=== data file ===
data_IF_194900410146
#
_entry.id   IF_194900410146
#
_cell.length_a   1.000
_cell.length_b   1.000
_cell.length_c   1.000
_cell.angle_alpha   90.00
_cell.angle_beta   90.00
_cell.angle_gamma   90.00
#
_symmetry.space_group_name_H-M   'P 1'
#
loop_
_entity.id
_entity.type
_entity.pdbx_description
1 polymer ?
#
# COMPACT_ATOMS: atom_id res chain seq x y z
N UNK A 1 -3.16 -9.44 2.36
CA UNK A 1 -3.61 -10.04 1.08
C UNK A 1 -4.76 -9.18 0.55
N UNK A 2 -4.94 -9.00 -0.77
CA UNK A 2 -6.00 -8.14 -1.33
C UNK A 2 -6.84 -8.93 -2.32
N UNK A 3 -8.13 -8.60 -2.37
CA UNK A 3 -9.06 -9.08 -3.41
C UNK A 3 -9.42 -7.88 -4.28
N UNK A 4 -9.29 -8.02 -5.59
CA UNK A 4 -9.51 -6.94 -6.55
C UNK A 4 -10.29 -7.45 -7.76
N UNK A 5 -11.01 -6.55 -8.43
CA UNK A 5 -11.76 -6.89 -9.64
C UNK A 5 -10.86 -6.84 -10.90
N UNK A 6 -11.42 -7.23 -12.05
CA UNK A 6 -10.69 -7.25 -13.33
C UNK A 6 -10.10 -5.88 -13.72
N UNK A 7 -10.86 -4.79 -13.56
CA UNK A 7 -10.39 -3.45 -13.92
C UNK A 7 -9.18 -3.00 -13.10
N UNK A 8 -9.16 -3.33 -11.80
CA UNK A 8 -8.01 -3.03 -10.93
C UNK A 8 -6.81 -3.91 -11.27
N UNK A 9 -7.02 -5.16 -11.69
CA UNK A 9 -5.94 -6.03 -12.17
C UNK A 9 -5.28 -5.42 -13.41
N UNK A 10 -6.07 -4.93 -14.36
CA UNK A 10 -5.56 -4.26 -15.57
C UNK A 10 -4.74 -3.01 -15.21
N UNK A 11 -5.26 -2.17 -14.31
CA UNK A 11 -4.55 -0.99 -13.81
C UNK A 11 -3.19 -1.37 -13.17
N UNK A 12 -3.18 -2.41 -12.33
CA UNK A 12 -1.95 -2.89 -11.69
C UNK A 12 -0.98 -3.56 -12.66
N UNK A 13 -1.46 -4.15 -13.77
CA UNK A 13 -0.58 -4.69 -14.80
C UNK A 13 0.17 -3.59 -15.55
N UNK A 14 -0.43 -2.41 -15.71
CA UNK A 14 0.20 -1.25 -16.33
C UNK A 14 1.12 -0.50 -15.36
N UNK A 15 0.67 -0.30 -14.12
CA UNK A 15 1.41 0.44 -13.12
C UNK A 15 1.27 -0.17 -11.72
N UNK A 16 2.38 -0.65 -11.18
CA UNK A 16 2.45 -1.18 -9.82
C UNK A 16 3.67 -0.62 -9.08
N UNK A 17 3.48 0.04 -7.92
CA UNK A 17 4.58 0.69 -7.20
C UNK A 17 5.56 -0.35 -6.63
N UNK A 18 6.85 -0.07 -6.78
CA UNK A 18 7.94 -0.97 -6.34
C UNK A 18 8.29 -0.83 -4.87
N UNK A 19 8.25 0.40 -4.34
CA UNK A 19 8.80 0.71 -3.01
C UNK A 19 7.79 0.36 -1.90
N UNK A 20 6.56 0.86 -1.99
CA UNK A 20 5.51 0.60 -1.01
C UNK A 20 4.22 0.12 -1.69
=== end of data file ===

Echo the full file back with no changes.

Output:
data_IF_194900410146
#
_entry.id   IF_194900410146
#
_cell.length_a   1.000
_cell.length_b   1.000
_cell.length_c   1.000
_cell.angle_alpha   90.00
_cell.angle_beta   90.00
_cell.angle_gamma   90.00
#
_symmetry.space_group_name_H-M   'P 1'
#
loop_
_entity.id
_entity.type
_entity.pdbx_description
1 polymer ?
#
# COMPACT_ATOMS: atom_id res chain seq x y z
N UNK A 1 -3.16 -9.44 2.36
CA UNK A 1 -3.61 -10.04 1.08
C UNK A 1 -4.76 -9.18 0.55
N UNK A 2 -4.94 -9.00 -0.77
CA UNK A 2 -6.00 -8.14 -1.33
C UNK A 2 -6.84 -8.93 -2.32
N UNK A 3 -8.13 -8.60 -2.37
CA UNK A 3 -9.06 -9.08 -3.41
C UNK A 3 -9.42 -7.88 -4.28
N UNK A 4 -9.29 -8.02 -5.59
CA UNK A 4 -9.51 -6.94 -6.55
C UNK A 4 -10.29 -7.45 -7.76
N UNK A 5 -11.01 -6.55 -8.43
CA UNK A 5 -11.76 -6.89 -9.64
C UNK A 5 -10.86 -6.84 -10.90
N UNK A 6 -11.42 -7.23 -12.05
CA UNK A 6 -10.69 -7.25 -13.33
C UNK A 6 -10.10 -5.88 -13.72
N UNK A 7 -10.86 -4.79 -13.56
CA UNK A 7 -10.39 -3.45 -13.92
C UNK A 7 -9.18 -3.00 -13.10
N UNK A 8 -9.16 -3.33 -11.80
CA UNK A 8 -8.01 -3.03 -10.93
C UNK A 8 -6.81 -3.91 -11.27
N UNK A 9 -7.02 -5.16 -11.69
CA UNK A 9 -5.94 -6.03 -12.17
C UNK A 9 -5.28 -5.42 -13.41
N UNK A 10 -6.07 -4.93 -14.36
CA UNK A 10 -5.56 -4.26 -15.57
C UNK A 10 -4.74 -3.01 -15.21
N UNK A 11 -5.26 -2.17 -14.31
CA UNK A 11 -4.55 -0.99 -13.81
C UNK A 11 -3.19 -1.37 -13.17
N UNK A 12 -3.18 -2.41 -12.33
CA UNK A 12 -1.95 -2.89 -11.69
C UNK A 12 -0.98 -3.56 -12.66
N UNK A 13 -1.46 -4.15 -13.77
CA UNK A 13 -0.58 -4.69 -14.80
C UNK A 13 0.17 -3.59 -15.55
N UNK A 14 -0.43 -2.41 -15.71
CA UNK A 14 0.20 -1.25 -16.33
C UNK A 14 1.12 -0.50 -15.36
N UNK A 15 0.67 -0.30 -14.12
CA UNK A 15 1.41 0.44 -13.12
C UNK A 15 1.27 -0.17 -11.72
N UNK A 16 2.38 -0.65 -11.18
CA UNK A 16 2.45 -1.18 -9.82
C UNK A 16 3.67 -0.62 -9.08
N UNK A 17 3.48 0.04 -7.92
CA UNK A 17 4.58 0.69 -7.20
C UNK A 17 5.56 -0.35 -6.63
N UNK A 18 6.85 -0.07 -6.78
CA UNK A 18 7.94 -0.97 -6.34
C UNK A 18 8.29 -0.83 -4.87
N UNK A 19 8.25 0.40 -4.34
CA UNK A 19 8.80 0.71 -3.01
C UNK A 19 7.79 0.36 -1.90
N UNK A 20 6.56 0.86 -1.99
CA UNK A 20 5.51 0.60 -1.01
C UNK A 20 4.22 0.12 -1.69